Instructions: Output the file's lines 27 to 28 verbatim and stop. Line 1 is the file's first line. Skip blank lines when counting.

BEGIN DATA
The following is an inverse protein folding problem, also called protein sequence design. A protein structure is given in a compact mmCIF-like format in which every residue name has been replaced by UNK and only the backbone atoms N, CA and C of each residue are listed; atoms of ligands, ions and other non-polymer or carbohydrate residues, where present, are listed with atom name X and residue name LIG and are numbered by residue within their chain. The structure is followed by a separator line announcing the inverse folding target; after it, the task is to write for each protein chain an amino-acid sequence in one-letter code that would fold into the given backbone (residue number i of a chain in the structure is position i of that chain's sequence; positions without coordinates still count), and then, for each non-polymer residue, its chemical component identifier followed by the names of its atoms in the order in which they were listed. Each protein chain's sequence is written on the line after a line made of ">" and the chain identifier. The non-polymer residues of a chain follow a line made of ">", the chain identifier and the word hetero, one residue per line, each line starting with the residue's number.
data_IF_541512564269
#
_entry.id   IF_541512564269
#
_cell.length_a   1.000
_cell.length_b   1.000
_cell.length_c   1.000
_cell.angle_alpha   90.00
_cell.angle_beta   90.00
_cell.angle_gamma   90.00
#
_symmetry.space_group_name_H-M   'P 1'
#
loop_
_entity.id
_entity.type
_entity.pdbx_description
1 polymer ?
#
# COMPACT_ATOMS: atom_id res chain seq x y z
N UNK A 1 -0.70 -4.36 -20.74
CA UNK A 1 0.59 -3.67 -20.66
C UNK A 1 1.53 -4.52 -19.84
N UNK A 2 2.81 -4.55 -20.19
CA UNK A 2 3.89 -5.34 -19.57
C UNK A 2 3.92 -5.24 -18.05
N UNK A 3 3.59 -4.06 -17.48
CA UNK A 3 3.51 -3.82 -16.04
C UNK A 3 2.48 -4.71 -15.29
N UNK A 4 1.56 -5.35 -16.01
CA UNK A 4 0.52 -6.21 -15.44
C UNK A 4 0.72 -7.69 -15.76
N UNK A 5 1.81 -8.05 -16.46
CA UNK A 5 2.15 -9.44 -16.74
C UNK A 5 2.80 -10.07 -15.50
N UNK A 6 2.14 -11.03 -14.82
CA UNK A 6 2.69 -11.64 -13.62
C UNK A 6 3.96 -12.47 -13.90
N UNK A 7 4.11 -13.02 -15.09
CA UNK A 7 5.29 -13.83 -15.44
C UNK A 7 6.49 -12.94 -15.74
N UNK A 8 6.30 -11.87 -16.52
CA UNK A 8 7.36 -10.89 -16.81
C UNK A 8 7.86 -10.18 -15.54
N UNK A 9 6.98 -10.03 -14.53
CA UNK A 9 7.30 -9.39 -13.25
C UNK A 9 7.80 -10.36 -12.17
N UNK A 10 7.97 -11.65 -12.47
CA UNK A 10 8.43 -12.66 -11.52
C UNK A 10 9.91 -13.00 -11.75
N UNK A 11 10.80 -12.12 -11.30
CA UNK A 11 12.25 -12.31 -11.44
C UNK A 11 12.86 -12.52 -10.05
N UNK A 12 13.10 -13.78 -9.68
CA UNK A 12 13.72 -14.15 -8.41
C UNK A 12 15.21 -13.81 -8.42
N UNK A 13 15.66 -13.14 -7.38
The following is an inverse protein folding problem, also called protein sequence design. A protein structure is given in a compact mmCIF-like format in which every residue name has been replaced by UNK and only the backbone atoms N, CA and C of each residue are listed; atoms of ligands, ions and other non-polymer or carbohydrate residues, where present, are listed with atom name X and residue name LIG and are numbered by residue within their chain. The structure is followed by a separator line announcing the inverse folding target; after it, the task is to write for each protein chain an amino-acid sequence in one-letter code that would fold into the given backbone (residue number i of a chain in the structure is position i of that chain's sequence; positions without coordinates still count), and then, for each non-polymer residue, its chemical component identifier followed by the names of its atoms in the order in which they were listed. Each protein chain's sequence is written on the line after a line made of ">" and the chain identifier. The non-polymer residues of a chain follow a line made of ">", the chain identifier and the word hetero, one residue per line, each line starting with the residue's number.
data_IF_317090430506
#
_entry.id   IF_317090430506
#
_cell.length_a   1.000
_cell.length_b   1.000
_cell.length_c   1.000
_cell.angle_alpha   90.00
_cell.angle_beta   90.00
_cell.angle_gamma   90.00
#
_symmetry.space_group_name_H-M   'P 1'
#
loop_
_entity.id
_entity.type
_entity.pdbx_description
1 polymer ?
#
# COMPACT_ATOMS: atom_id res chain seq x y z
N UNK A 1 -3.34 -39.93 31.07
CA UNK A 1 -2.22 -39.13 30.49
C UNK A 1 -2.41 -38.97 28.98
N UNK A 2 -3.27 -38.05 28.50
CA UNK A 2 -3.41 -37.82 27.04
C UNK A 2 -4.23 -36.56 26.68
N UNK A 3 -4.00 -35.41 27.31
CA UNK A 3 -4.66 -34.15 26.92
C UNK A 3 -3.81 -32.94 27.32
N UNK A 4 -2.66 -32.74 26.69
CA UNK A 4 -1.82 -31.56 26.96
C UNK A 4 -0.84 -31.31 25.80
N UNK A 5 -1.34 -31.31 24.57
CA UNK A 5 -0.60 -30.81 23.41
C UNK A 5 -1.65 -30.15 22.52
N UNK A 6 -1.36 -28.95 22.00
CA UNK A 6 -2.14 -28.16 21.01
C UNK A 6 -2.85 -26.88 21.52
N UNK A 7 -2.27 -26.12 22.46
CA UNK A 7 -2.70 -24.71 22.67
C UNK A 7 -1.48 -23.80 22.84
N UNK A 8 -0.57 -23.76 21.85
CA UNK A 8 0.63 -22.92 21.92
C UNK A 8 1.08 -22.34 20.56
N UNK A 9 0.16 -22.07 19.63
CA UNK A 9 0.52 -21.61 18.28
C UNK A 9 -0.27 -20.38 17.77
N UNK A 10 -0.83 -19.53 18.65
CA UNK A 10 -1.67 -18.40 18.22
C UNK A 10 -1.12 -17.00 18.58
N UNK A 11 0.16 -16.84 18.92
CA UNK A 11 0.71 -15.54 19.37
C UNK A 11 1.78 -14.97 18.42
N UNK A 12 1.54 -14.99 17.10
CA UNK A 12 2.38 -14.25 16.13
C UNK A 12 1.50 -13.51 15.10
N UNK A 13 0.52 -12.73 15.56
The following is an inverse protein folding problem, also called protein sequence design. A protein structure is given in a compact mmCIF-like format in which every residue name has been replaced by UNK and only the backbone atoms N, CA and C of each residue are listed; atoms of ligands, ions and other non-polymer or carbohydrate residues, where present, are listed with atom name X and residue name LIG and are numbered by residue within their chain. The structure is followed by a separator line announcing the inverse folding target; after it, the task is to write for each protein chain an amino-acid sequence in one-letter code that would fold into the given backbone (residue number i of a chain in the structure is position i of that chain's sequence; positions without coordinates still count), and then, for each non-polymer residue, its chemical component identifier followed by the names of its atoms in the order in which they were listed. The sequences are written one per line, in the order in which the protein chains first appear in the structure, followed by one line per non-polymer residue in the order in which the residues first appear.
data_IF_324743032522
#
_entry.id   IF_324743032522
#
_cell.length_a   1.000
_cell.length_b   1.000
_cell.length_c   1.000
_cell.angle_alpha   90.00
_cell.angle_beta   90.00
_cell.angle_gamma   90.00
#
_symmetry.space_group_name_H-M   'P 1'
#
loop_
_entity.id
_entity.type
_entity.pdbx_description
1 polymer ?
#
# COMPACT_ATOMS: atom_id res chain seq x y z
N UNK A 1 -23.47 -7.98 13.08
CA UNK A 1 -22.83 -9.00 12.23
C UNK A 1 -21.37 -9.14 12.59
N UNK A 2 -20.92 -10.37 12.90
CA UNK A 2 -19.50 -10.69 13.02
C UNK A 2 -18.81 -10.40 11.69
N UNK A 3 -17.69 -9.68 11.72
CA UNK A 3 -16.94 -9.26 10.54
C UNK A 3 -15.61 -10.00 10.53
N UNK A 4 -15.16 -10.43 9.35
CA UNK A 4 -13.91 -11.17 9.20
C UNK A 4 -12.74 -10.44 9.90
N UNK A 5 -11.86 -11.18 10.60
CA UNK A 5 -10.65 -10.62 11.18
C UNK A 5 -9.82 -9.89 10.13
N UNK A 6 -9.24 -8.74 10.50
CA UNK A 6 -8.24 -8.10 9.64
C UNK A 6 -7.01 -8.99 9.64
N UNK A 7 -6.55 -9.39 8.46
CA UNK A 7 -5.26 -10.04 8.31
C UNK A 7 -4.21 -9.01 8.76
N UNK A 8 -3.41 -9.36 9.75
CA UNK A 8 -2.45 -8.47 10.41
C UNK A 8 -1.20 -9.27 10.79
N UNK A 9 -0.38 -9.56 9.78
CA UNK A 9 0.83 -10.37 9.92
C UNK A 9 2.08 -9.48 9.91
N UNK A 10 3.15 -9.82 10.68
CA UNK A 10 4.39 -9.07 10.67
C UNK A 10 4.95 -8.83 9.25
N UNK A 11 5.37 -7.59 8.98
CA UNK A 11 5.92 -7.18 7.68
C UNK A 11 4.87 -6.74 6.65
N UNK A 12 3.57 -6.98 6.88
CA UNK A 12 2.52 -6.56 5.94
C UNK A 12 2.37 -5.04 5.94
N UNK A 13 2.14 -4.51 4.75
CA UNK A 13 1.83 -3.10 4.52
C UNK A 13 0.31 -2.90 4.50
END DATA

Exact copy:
C UNK A 2 3.92 -5.24 -18.05
N UNK A 3 3.59 -4.06 -17.48